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My Twenty-Five Days
by [?]

I had just taken possession of my room in the hotel, a narrow den between two papered partitions, through which I could hear every sound made by my neighbors; and I was beginning to arrange my clothes and linen in the wardrobe with a long mirror, when I opened the drawer which is in this piece of furniture. I immediately noticed a roll of paper. Having opened it, I spread it out before me, and read this title:

My Twenty-five Days.

It was the diary of a guest at the watering place, of the last occupant of my room, and had been forgotten at the moment of departure.

These notes may be of some interest to sensible and healthy persons who never leave their own homes. It is for their benefit that I transcribe them without altering a letter.

“CHATEL-GUYON, July 15th.

“At the first glance it is not lively, this country. However, I am going to spend twenty-five days here, to have my liver and stomach treated, and to get thin. The twenty-five days of any one taking the baths are very like the twenty-eight days of the reserves; they are all devoted to fatigue duty, severe fatigue duty. To-day I have done nothing as yet; I have been getting settled. I have made the acquaintance of the locality and of the doctor. Chatel-Guyon consists of a stream in which flows yellow water, in the midst of several hillocks on which are a casino, some houses, and some stone crosses. On the bank of the stream, at the end of the valley, may be seen a square building surrounded by a little garden; this is the bathing establishment. Sad people wander around this building–the invalids. A great silence reigns in the walks shaded by trees, for this is not a pleasure resort, but a true health resort; one takes care of one’s health as a business, and one gets well, so it seems.

“Those who know affirm, even, that the mineral springs perform true miracles here. However, no votive offering is hung around the cashier’s office.

“From time to time a gentleman or a lady comes over to a kiosk with a slate roof, which shelters a woman of smiling and gentle aspect, and a spring boiling in a basin of cement: Not a word is exchanged between the invalid and the female custodian of the healing water. She hands the newcomer a little glass in which air bubbles sparkle in the transparent liquid. The guest drinks and goes off with a grave step to resume his interrupted walk beneath the trees.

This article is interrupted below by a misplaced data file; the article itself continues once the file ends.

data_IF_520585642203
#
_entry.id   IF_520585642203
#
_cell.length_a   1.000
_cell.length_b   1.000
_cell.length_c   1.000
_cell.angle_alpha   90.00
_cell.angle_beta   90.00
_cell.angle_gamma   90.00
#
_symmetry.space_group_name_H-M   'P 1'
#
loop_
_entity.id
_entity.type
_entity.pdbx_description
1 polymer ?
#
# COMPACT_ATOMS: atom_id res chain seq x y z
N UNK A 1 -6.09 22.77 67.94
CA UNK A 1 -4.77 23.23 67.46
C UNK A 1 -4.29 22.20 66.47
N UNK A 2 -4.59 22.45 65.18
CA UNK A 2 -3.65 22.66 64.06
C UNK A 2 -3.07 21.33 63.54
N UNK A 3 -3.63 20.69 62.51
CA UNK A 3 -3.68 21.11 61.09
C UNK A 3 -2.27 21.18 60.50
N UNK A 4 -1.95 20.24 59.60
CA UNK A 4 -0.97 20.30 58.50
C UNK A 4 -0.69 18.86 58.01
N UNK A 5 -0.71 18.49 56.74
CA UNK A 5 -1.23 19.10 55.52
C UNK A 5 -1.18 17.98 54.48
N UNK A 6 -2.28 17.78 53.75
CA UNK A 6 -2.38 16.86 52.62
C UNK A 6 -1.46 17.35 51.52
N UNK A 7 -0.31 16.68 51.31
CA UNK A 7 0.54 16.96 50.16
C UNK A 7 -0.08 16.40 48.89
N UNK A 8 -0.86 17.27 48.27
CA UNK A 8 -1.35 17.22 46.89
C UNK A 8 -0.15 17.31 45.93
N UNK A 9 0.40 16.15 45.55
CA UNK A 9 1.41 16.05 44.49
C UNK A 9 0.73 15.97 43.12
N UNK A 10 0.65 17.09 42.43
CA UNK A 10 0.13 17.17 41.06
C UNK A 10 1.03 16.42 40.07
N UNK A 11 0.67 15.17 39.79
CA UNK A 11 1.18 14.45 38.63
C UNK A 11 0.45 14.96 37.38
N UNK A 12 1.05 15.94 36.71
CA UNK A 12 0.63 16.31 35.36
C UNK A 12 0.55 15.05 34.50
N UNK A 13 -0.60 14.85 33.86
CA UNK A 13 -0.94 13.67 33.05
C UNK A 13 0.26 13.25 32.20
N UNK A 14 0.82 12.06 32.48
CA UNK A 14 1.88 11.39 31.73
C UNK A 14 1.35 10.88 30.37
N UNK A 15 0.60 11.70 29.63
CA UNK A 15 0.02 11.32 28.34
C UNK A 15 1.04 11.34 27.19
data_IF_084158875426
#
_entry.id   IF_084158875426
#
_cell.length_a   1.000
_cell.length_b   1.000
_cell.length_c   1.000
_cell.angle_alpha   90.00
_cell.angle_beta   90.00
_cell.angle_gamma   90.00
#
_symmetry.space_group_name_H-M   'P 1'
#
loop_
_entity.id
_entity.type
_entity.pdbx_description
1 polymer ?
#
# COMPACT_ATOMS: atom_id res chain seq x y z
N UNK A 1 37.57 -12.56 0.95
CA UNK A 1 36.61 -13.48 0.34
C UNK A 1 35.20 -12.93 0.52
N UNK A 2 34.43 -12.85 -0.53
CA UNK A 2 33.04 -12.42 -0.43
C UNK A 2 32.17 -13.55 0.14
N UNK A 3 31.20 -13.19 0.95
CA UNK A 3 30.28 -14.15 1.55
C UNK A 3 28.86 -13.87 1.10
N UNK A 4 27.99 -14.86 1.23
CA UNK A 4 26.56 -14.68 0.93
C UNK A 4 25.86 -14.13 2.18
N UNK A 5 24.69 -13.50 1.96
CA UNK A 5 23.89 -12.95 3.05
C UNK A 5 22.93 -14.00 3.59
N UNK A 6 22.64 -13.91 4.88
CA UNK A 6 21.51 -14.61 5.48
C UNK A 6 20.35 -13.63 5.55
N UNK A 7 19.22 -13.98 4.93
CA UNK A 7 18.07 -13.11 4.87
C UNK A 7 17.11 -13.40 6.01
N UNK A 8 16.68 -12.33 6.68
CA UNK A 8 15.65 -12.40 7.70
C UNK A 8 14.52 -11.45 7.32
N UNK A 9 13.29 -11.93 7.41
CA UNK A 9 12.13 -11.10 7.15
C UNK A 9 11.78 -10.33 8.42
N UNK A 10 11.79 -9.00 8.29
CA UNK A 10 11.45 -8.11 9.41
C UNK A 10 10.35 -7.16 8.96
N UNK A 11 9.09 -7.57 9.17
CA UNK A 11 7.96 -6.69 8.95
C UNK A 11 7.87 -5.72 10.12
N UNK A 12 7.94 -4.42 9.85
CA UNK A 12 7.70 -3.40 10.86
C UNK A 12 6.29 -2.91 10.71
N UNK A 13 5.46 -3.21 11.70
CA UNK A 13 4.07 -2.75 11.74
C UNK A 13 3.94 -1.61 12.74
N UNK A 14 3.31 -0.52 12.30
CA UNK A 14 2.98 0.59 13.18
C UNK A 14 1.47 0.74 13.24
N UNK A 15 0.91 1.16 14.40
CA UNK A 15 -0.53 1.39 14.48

“No noise in the little park, no breath of air in the leaves; no voice passes through this silence. One ought to write at the entrance to this district: ‘No one laughs here; they take care of their health.’

“The people who chat resemble mutes who merely open their mouths to simulate sounds, so afraid are they that their voices might escape.

“In the hotel, the same silence. It is a big hotel, where you dine solemnly with people of good position, who have nothing to say to each other. Their manners bespeak good breeding, and their faces reflect the conviction of a superiority of which it might be difficult for some to give actual proofs.

“At two o’clock I made my way up to the Casino, a little wooden but perched on a hillock, which one reaches by a goat path. But the view from that height is admirable. Chatel-Guyon is situated in a very narrow valley, exactly between the, plain and the mountain. I perceive, at the left, the first great billows of the mountains of Auvergne, covered with woods, and here and there big gray patches, hard masses of lava, for we are at the foot of the extinct volcanoes. At the right, through the narrow cut of the valley, I discover a plain, infinite as the sea, steeped in a bluish fog which lets one only dimly discern the villages, the towns, the yellow fields of ripe grain, and the green squares of meadowland shaded with apple trees. It is the Limagne, an immense level, always enveloped in a light veil of vapor.